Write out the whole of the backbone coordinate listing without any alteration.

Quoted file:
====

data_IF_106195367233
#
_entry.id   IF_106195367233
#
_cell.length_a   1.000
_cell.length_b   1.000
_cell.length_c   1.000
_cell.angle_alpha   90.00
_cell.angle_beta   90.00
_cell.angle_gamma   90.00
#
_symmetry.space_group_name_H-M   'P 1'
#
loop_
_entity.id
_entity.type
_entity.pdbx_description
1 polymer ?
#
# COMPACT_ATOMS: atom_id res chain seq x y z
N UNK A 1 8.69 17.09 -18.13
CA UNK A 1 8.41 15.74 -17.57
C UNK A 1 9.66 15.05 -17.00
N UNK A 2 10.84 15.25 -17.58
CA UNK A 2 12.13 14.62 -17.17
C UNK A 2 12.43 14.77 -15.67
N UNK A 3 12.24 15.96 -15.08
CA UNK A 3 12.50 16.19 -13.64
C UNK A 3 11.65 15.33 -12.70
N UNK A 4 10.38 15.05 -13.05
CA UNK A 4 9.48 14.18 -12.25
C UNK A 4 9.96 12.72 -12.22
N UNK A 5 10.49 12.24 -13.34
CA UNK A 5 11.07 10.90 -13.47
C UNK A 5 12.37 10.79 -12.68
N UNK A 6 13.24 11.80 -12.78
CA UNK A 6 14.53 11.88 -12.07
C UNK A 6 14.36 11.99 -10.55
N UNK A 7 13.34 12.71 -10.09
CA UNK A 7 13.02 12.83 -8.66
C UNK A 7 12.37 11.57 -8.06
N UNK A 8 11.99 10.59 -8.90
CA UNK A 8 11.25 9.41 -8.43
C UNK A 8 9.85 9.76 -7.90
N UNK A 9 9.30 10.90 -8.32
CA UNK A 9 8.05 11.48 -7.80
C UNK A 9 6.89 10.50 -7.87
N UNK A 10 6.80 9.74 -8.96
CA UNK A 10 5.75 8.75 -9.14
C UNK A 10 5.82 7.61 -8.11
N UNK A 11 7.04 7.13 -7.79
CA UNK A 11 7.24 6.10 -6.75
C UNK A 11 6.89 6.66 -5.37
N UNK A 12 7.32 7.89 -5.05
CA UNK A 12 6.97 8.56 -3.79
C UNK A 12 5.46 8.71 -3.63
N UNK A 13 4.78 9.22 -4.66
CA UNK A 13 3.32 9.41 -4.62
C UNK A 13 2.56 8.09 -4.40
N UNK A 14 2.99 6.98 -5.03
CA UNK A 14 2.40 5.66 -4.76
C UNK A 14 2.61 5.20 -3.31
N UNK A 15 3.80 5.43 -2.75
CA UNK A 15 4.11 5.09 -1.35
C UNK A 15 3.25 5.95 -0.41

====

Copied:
data_IF_106195367233
#
_entry.id   IF_106195367233
#
_cell.length_a   1.000
_cell.length_b   1.000
_cell.length_c   1.000
_cell.angle_alpha   90.00
_cell.angle_beta   90.00
_cell.angle_gamma   90.00
#
_symmetry.space_group_name_H-M   'P 1'
#
loop_
_entity.id
_entity.type
_entity.pdbx_description
1 polymer ?
#
# COMPACT_ATOMS: atom_id res chain seq x y z
N UNK A 1 8.69 17.09 -18.13
CA UNK A 1 8.41 15.74 -17.57
C UNK A 1 9.66 15.05 -17.00
N UNK A 2 10.84 15.25 -17.58
CA UNK A 2 12.13 14.62 -17.17
C UNK A 2 12.43 14.77 -15.67
N UNK A 3 12.24 15.96 -15.08
CA UNK A 3 12.50 16.19 -13.64
C UNK A 3 11.65 15.33 -12.70
N UNK A 4 10.38 15.05 -13.05
CA UNK A 4 9.48 14.18 -12.25
C UNK A 4 9.96 12.72 -12.22
N UNK A 5 10.49 12.24 -13.34
CA UNK A 5 11.07 10.90 -13.47
C UNK A 5 12.37 10.79 -12.68
N UNK A 6 13.24 11.80 -12.78
CA UNK A 6 14.53 11.88 -12.07
C UNK A 6 14.36 11.99 -10.55
N UNK A 7 13.34 12.71 -10.09
CA UNK A 7 13.02 12.83 -8.66
C UNK A 7 12.37 11.57 -8.06
N UNK A 8 11.99 10.59 -8.90
CA UNK A 8 11.25 9.41 -8.43
C UNK A 8 9.85 9.76 -7.90
N UNK A 9 9.30 10.90 -8.32
CA UNK A 9 8.05 11.48 -7.80
C UNK A 9 6.89 10.50 -7.87
N UNK A 10 6.80 9.74 -8.96
CA UNK A 10 5.75 8.75 -9.14
C UNK A 10 5.82 7.61 -8.11
N UNK A 11 7.04 7.13 -7.79
CA UNK A 11 7.24 6.10 -6.75
C UNK A 11 6.89 6.66 -5.37
N UNK A 12 7.32 7.89 -5.05
CA UNK A 12 6.97 8.56 -3.79
C UNK A 12 5.46 8.71 -3.63
N UNK A 13 4.78 9.22 -4.66
CA UNK A 13 3.32 9.41 -4.62
C UNK A 13 2.56 8.09 -4.40
N UNK A 14 2.99 6.98 -5.03
CA UNK A 14 2.40 5.66 -4.76
C UNK A 14 2.61 5.20 -3.31
N UNK A 15 3.80 5.43 -2.75
CA UNK A 15 4.11 5.09 -1.35
C UNK A 15 3.25 5.95 -0.41